I’ve written before about Queer People, the memoirs of Basil Thomson, head of C.I.D. during the War. As well as stories about spies, and one of the best surveys of wartime legends and rumours, he likes to write about criminals who made good (demonstrating the morally bracing effects of war).
In one case a man who had been convicted of burglary won the Victoria Cross. He volunteered on a night of heavy rain to crawl to the enemy’s trenches alone and silence a machine-gun post. He told the officer before he left that if he did not return in half an hour the company was free to open fire, “and never mind me.” Just before the interval expired he dropped back into his own trench, plastered with mud from head to foot. Returning again to the Front after the award of the V.C., he was killed in action. I knew the man – a rough, silent Lancashire lad, who had come to grief, I believe, through a love of adventure, and who was as free from egotism, pose, and self-consciousness as any of the men I knew. When the Great Book is opened his crimes, such as they were, will, I think, be found erased on the debit side of his account, and the Recording Angel will have set down virtues which had but a tardy recognition while he walked this earth.
Today’s Daily Telegraph re-tells the story, naming the man as William Mariner, and quoting a previously unknown eye-witness account by Jack Laister, a fellow soldier who helped Mariner in the enterprise:
“I had just had my 18th birthday and that night Mariner said to me: ‘This is it, Chico [Laister’s nickname], got your cutters?’.
“He told me he needed two bandoliers of Mills bombs [grenades] and said ‘I can’t drag a box over no man’s land’. He shook my hand and told me to crawl up to the German wire with him, cut and then ‘for God’s sake get back’.
“Things seemed to be in our favour — it was a pitch-black night although of course we had to tuck ourselves into the ground when the Very Lights[flares] went up.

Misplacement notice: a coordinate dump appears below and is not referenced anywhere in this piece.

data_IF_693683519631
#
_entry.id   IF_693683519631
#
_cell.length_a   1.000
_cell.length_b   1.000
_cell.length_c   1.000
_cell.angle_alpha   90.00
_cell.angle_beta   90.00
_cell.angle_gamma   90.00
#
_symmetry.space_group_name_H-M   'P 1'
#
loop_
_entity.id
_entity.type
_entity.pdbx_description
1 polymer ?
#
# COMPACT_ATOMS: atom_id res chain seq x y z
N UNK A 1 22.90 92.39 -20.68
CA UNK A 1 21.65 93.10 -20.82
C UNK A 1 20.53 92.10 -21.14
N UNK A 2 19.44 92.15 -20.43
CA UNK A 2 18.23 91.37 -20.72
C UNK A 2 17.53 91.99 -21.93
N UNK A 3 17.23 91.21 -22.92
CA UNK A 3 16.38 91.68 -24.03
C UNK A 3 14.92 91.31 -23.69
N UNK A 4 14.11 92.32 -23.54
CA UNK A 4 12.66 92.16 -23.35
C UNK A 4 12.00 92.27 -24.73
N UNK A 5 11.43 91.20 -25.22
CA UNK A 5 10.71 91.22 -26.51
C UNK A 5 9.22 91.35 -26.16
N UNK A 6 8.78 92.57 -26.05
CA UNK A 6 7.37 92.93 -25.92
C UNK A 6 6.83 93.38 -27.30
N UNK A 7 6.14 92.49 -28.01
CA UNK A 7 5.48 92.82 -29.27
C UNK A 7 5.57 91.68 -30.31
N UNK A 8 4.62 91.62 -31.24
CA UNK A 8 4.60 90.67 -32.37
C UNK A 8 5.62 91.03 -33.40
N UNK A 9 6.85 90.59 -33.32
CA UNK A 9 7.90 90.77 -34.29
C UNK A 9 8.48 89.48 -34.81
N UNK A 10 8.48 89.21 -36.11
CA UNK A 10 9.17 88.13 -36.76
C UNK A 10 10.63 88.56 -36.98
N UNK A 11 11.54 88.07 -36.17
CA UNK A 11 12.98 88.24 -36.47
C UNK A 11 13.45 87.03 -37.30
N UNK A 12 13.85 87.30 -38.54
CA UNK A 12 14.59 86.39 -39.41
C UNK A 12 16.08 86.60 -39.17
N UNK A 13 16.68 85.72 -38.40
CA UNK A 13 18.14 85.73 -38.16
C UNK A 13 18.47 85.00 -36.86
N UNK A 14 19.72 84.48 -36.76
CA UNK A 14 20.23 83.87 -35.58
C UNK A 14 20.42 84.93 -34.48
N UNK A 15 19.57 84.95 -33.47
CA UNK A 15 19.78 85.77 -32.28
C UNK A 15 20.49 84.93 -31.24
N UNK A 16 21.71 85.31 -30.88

“We reached the wire and I started to cut, all the time being terrible afraid that if the Germans heard me it would mean certain death for both of us, but they didn’t.
“Then Mariner took off his tunic and his shirt so they didn’t catch on the wire and whispered ‘now get the bloody hell out of it’ and I remember thinking, I’ll never see him again. I crawled back as fast as I could but I had only got half way back when all hell was let loose.
“I never saw anything like it: standing on top of the German front-line trench was Mariner. In the light from the Very Lights I could see him hurling bomb after bomb into the German trench.
“Pieces of bodies, limbs, heads were all flying out and up into the air. Again I thought, that’s the last I’ll see of him because the Germans had opened up with every gun.
“I managed to get back to our line and as I dropped over on to the fire-step, my mates grabbed me and one even kissed me, saying ‘My God, you got back alive’.
“But we all thought we’d never see Mariner again.
“We sat on our fire-step, keeping our heads down and waiting for a counter-attack and after a while we heard people speaking German, which was strange because they were giving the game away. Then, pushed over the parapet, came two Germans who dropped on to the fire-step and Mariner jumped in after them, carrying part of a German machine-gun.”
Mariner was the illegitimate son of a weaver from Chorley. Only 5’3″ tall, he first joined the army in 1900, at the age of 18. After serving in India he was discharged in 1912, and was convicted for breaking and entering. In October 1914, he re-enlisted with his old regiment.
When I wrote about Thomson’s book before, I thought his treatment of this and similar stories showed his need to interpret war as a positive redeeming experience. Does the repetition of the story in today’s paper reflect a similar need today? Or will modern readers take this as a tale from a different, more heroic, now almost unimaginable age? As the war retreats from living experience, legends re-surface with renewed power.